After ten years of hard work and research, garry o’neill has finally finished his long awaited photo book on the history of dublin youth subcultures. Entitled where were you?, The coffee-table book looks at fifty years of our city’s working class teenage fashion and music scenes. Jay carax caught up with him for an interview.
Originally, Garry had planned to write a book based on his and other peoples’ memories of youth culture in Dublin in the 1970s and 1980s. But he soon realised that it was very difficult trying to separate fact from fiction. He admits that “because there’s so many people attached to, or on the periphery of, certain scenes”, there’s always going to be different stories and different angles. Simply put, it would have taken him too long to dissect all the stories, “to pull out the rights from the wrongs and the ‘did’ from the ‘did nots’”.
Slightly discouraged and at a cross roads about what to do, Garry had a minor epiphany when sitting down and looking over the photographs from his own collection that would have been included with the recollections. “The more I looked at them, the more I thought that these photographs tell a better story that most of the interviews I did”. There and then, the concept of the project changed and Garry refocused. Garry’s plan from day one was produce something that would document an aspect of Dublin’s history “that has been overlooked, even neglected”. Focusing on the history of all youth subcultures from one city, Garry was undertaking a much more significant project than simply looking at the history of Mods or Punks in Dublin. He hopes that the book might encourage other people to put together similar books in their respective cities, whether it’s Cork, Belfast or anywhere else. Looking at the “bigger picture, I’d love to see a knock on affect and see other people do it in their cities and then somewhere along the line interlinking those archives”.
Over the last ten years, Garry has collected hundreds of photos from people all over the city – former punks, mods still keeping the torch lit, professional press photographers and just about anyone else you can think of. “I found over the years that with certain groups”, Garry explains, “you’d always find one or two people within a large group that would have been the one who wanted to keep photographs of all the gang. Usually it was the case that if you found him/her, you’d find the great collection.” As well as that, Garry strived to showcase ‘real’ photos depicting the scenes from the people involved themselves. He wanted to use “the non-professional, not 100% perfect photos” alongside ones that were, in order, to “tell the overall story and get the overall picture of what was happening in the city”.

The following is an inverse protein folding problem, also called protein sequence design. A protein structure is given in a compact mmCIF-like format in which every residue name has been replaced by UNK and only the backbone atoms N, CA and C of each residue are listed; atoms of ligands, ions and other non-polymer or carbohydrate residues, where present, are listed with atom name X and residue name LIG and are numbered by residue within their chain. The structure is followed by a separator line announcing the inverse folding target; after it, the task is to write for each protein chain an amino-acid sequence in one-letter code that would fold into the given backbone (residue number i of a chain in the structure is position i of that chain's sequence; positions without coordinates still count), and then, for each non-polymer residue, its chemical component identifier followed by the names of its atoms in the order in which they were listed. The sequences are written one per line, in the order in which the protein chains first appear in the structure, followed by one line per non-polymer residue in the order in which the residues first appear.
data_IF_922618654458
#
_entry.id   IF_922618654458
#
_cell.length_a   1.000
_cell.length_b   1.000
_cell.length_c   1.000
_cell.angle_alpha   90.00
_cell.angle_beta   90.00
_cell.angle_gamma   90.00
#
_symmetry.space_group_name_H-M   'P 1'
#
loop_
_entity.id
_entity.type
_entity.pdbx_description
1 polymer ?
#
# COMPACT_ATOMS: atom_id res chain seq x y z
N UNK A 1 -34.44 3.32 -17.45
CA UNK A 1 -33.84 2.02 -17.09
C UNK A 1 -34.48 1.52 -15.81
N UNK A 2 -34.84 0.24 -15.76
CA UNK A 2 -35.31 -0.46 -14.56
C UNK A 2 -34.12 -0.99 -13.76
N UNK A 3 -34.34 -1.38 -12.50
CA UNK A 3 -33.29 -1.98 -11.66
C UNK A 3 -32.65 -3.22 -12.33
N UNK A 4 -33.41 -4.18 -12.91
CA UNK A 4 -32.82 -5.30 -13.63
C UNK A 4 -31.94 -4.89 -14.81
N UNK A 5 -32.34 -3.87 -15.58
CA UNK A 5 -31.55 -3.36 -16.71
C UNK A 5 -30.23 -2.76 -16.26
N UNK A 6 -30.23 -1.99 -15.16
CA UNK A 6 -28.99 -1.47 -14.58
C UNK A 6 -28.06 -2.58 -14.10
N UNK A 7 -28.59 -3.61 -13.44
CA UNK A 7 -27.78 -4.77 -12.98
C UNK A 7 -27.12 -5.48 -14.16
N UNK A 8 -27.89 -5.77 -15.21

Sometimes it proved more difficult to find photos from different music scenes. While finding pictures of late 1970s and early 1980s punks was easy (“It was visually outrageous, a new youth movement … that was definitely good material for magazines and newspapers”), the same could not be said for tracking down snaps of those involved in the 1960s Beat scene or the 1970s bootboy. The Beat scene was quite unusual in that it was generally only recognised for being an important Dublin scene years after its heyday and as such the media did not pick up on it as much as they did with other youth ‘movements’. “At the time in the city in the 1960s, there was plenty of people into it but it wouldn’t have got too much coverage but years later there’s recognition that there was a healthy Beat scene”. Tracking down photos of Bootboys proved hard too for the fact that it was quite an uncommon fashion style that only lasted a short time. The association at the time with violence also meant that men in their 50s and 60s now were not lining up to tell old stories or pass on photos.
Garry’s book will be an unbelievably important contribution to the history of music, fashion and youth culture in Dublin City. Let’s hope it sells well and gets the publicity it deserves. The book should be on the shelves by the second week of November.
Recommended Read: Teenage: The Creation Of Youth Culture. Jon Savage (2007, Viking Press)
John Savage traces the roots of western teen culture from its genus in the late 19th century through the first and second world wars.Equally uplifting and heart-breaking this carefully observed social history sympathetically highlights the strengths and weaknesses of youth. A riveting read you won’t be able to put it down.